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Designing the new designers (3.2.06, 14:09)

As an associate professor in product design, a part of André Liem’s work is to predict the kinds of non-technical expertise that will become increasingly important in the future.

Q: What do plastering, painting, built-in cabinets and floor tiles have to do with squash?

A: Nothing, really. But when André Liem at the Faculty of Engineering Science and Technology is not at work, you would most likely find him in the squash hall or at the department store OBS Bygg.

EMPHASIZING THE VALUE OF DESIGN: - Companies have to be educated to appreciate design. In Norway, the industry appreciates design as a “value-add”, while in Singapore, it is still very much recognised as a “nice-to-have”.
Cross-over competencies
- What is product design?

- Product design is multidisciplinary and requires cross-over competencies. I am most interested in the design process, design methodology, systems and strategic design. From a methodological perspective, there are four stages in the design and development process of a product: planning, designing, prototyping, and engineering.

In the planning stage, you must understand the market, marketing, design, engineering, and planning. Next, you need to be good at idea generation, creativity, aesthetics, sketching, drawing, and model making. You then have to make sophisticated prototypes of appearance models, operating models, mechanism models, et cetera. Finally, you reach the engineering stage, where specialized engineering knowledge and manufacturing is required.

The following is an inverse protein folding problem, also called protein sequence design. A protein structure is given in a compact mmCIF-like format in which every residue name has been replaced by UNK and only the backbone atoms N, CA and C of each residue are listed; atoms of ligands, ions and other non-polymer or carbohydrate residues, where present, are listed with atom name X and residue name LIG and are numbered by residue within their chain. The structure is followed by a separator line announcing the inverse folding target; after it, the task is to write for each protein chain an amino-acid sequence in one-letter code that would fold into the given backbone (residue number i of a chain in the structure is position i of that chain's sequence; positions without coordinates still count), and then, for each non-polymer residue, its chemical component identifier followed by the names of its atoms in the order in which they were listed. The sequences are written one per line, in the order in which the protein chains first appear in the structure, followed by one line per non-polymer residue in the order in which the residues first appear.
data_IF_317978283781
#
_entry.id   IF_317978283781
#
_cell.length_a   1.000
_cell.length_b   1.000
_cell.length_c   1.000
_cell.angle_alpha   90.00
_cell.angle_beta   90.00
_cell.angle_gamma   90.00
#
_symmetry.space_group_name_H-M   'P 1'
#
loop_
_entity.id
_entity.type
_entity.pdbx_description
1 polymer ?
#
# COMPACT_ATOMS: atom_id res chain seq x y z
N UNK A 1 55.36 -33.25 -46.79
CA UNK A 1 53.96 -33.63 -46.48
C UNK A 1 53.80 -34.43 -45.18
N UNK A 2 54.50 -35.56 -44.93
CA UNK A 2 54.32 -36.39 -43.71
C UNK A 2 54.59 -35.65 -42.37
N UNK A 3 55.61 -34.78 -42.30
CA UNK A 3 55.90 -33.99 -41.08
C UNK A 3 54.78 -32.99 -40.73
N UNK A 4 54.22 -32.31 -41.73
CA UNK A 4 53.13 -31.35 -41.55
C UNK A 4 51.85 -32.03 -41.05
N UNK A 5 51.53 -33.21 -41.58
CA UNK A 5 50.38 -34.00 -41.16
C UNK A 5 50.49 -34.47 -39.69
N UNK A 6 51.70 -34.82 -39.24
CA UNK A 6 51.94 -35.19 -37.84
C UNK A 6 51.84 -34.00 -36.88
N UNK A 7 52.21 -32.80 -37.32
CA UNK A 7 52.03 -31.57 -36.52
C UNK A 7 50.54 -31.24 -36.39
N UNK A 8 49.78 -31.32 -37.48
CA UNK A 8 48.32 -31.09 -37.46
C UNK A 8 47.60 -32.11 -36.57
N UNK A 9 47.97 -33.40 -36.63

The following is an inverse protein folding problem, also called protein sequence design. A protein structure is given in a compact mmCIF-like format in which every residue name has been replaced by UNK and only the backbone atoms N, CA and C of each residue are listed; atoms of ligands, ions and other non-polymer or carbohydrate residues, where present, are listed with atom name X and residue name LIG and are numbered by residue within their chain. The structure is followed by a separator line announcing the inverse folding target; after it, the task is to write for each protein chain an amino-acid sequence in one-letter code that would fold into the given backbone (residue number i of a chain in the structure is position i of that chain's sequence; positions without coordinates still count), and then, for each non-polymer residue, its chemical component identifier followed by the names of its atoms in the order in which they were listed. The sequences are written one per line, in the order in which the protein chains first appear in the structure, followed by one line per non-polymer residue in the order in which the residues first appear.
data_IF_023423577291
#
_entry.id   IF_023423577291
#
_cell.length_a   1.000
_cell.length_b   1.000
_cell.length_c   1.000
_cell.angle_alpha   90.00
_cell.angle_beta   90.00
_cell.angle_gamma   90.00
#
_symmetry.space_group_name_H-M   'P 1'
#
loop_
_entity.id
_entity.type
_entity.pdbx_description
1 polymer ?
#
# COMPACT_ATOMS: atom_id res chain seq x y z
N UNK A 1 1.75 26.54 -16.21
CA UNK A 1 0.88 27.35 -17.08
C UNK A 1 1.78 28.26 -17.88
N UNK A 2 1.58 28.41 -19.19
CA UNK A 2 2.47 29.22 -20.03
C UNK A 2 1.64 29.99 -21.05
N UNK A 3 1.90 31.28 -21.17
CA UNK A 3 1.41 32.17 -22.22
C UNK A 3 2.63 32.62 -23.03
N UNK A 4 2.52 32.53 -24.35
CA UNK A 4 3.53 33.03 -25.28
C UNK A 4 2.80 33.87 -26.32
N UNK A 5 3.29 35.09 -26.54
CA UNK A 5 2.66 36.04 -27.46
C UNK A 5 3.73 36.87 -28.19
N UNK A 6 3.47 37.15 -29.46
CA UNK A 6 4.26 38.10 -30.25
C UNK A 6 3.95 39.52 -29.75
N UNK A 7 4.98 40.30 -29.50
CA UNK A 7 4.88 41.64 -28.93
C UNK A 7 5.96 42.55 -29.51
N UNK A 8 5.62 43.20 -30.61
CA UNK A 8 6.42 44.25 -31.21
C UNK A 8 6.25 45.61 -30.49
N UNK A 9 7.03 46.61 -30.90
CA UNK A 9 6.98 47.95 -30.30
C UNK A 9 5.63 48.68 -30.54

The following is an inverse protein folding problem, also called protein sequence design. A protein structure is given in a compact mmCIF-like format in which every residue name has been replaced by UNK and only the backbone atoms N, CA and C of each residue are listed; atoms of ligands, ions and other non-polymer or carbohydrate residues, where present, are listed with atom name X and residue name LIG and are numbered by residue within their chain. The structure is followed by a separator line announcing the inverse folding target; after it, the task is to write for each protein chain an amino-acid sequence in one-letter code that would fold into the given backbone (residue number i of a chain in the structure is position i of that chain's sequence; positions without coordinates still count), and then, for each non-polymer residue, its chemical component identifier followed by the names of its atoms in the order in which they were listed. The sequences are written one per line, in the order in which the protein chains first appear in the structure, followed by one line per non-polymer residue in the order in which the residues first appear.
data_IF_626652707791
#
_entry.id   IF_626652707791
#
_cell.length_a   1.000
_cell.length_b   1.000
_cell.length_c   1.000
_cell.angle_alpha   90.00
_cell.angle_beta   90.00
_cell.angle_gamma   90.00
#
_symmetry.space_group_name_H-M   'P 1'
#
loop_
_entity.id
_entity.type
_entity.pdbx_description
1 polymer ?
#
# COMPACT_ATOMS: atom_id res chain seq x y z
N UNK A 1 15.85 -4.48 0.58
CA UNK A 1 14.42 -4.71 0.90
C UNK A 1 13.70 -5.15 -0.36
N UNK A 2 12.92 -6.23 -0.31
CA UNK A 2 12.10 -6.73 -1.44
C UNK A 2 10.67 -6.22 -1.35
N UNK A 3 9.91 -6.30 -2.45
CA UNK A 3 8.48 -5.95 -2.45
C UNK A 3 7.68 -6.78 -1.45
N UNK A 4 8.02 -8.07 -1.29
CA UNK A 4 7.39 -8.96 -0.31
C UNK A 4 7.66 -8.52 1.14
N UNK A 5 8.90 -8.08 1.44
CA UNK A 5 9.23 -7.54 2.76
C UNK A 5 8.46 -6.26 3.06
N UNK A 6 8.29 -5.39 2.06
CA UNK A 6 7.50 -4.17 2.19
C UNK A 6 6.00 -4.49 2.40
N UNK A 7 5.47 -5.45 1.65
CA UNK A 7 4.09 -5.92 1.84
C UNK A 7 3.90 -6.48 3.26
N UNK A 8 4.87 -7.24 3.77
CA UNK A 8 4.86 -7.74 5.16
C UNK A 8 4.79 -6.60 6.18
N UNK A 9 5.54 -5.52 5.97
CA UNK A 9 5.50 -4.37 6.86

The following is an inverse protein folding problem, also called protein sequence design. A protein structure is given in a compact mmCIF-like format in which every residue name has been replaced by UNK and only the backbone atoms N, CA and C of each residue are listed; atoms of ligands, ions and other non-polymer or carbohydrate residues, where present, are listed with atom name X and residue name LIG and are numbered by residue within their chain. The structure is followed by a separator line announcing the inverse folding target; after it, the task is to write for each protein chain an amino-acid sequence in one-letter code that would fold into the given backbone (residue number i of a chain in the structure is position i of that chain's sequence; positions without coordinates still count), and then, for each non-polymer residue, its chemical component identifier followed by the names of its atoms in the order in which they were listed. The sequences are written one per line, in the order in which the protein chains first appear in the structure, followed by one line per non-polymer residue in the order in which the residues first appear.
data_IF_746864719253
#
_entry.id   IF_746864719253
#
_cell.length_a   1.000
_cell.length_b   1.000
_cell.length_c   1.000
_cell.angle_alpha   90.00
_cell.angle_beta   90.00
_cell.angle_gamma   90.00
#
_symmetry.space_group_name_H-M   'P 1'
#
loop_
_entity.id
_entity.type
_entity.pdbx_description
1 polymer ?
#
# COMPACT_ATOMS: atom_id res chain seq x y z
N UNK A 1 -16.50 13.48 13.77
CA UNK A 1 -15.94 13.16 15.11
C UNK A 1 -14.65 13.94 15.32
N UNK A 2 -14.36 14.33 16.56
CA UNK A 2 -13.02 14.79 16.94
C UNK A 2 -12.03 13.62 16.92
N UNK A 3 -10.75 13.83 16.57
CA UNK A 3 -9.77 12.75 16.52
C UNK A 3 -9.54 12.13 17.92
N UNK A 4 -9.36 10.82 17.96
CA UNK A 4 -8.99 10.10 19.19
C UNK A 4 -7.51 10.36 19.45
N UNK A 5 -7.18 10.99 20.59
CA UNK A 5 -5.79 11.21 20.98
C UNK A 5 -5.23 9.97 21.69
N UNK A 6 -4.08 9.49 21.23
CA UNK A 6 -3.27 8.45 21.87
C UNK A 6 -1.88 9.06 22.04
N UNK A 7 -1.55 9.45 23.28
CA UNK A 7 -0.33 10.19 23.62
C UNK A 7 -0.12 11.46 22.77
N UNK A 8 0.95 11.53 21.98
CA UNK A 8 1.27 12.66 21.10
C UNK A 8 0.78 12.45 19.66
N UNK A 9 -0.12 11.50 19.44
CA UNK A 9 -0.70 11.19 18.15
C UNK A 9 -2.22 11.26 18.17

• Born in Madiun, Indonesia in 1969.
• Moved to the Netherlands at the age of four.
• Studies at the University of Delft, 1988-1994.
• Worked at Nanyang Polytechnic College, 1994-1999.
• 2000-2004: Fellow at the National University of Singapore.
• From 2005: Associate Professor at the Institute of Product Design, NTNU.

From Asia to Europe to Asia
- How did you focus your education on product design?

- In 1993 I went to the company Karrimor in the UK, to complete the master’s degree I was taking in Industrial Design Engineering at TU Delft. I spent a year and a half in the UK, and made contacts with researchers at Loughborough University.

After finishing my studies in 1994, the European job market was down; there was quite a lot of unemployment in the UK and the Netherlands. I had worked for a little while at Bridgeport Machines in Leicester, and looked for opportunities in Asia, since I already knew some people in Singapore. So I packed my bags and went to Singapore to find a room.

I got a job at a German manufacturing company that made all kinds of locking systems, followed by five years as a teacher at Nanyang Polytechnic College. Then I saw a job that would challenge me at the National University, which had just started offering courses in industrial design. Industrial design is a very new field in Singapore, so I had to give courses on a large variety of subjects, and was more active in teaching than in research and development.